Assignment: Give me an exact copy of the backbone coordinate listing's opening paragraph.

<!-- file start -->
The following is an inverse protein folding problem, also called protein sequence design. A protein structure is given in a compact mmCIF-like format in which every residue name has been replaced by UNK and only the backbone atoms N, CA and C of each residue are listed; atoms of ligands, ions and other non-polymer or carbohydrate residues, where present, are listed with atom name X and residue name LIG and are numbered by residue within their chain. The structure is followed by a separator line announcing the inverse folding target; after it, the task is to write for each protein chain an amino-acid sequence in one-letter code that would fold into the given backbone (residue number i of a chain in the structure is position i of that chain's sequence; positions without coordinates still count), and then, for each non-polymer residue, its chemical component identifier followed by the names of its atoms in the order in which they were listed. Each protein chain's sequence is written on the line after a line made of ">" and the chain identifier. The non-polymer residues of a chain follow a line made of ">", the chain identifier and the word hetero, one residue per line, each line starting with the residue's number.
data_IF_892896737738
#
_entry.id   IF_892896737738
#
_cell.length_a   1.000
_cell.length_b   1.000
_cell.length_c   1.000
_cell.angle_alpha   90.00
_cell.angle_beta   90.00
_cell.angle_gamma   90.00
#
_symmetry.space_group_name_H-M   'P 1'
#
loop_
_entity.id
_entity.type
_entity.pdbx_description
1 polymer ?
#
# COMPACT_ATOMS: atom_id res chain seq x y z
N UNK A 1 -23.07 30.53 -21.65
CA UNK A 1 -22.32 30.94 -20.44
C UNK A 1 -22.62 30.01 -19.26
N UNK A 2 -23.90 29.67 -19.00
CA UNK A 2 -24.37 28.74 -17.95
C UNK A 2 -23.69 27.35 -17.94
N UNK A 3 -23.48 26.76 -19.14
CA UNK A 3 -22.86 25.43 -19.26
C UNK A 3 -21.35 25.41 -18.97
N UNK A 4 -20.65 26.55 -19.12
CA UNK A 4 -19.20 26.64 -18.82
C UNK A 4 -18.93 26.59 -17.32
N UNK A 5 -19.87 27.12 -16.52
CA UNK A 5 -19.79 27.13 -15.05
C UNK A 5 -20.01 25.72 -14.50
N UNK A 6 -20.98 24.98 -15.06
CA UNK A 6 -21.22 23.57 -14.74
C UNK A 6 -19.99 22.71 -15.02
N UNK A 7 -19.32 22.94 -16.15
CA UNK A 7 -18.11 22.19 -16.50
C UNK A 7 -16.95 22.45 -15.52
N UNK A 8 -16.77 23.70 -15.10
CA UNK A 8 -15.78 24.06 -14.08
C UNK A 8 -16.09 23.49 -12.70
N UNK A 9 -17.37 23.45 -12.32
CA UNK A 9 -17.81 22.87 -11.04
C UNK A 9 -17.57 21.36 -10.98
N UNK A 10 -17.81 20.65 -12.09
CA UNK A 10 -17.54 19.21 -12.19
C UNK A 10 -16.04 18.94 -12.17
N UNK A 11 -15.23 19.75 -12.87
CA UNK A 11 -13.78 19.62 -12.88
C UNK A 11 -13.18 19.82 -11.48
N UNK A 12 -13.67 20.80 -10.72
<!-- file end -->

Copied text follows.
The following is an inverse protein folding problem, also called protein sequence design. A protein structure is given in a compact mmCIF-like format in which every residue name has been replaced by UNK and only the backbone atoms N, CA and C of each residue are listed; atoms of ligands, ions and other non-polymer or carbohydrate residues, where present, are listed with atom name X and residue name LIG and are numbered by residue within their chain. The structure is followed by a separator line announcing the inverse folding target; after it, the task is to write for each protein chain an amino-acid sequence in one-letter code that would fold into the given backbone (residue number i of a chain in the structure is position i of that chain's sequence; positions without coordinates still count), and then, for each non-polymer residue, its chemical component identifier followed by the names of its atoms in the order in which they were listed. Each protein chain's sequence is written on the line after a line made of ">" and the chain identifier. The non-polymer residues of a chain follow a line made of ">", the chain identifier and the word hetero, one residue per line, each line starting with the residue's number.